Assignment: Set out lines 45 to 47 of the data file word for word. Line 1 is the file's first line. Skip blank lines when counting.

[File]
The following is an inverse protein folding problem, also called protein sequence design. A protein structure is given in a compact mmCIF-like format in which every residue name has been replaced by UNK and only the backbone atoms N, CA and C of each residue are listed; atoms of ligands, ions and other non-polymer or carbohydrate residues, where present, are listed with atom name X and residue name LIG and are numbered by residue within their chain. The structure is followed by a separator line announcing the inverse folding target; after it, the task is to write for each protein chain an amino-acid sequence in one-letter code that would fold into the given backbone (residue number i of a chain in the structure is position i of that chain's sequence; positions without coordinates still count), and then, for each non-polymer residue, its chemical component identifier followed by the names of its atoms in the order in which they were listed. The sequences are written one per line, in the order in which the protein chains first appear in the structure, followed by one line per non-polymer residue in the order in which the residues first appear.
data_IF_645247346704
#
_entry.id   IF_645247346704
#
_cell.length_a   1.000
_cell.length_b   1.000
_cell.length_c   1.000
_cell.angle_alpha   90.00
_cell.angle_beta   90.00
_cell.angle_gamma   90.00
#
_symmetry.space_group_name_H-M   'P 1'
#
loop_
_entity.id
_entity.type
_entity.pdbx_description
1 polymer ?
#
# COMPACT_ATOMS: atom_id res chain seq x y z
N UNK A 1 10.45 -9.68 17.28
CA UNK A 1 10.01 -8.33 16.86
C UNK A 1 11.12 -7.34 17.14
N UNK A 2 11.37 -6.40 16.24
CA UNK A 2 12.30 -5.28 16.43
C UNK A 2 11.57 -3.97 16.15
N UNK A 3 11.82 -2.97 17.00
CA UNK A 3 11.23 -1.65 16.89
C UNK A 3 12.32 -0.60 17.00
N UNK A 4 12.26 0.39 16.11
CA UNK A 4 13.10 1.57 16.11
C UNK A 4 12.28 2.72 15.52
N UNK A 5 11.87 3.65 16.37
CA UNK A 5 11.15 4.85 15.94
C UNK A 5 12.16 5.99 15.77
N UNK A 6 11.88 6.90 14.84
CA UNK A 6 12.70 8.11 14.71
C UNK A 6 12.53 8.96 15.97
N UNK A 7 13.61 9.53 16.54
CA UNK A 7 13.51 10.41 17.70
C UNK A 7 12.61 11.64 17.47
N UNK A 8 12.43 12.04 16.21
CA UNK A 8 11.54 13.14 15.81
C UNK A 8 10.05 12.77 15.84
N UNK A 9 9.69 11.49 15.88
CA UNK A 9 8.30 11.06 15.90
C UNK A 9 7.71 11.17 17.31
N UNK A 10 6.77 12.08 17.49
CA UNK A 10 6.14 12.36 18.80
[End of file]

C UNK A 8 10.05 12.77 15.84
N UNK A 9 9.69 11.49 15.88
CA UNK A 9 8.30 11.06 15.90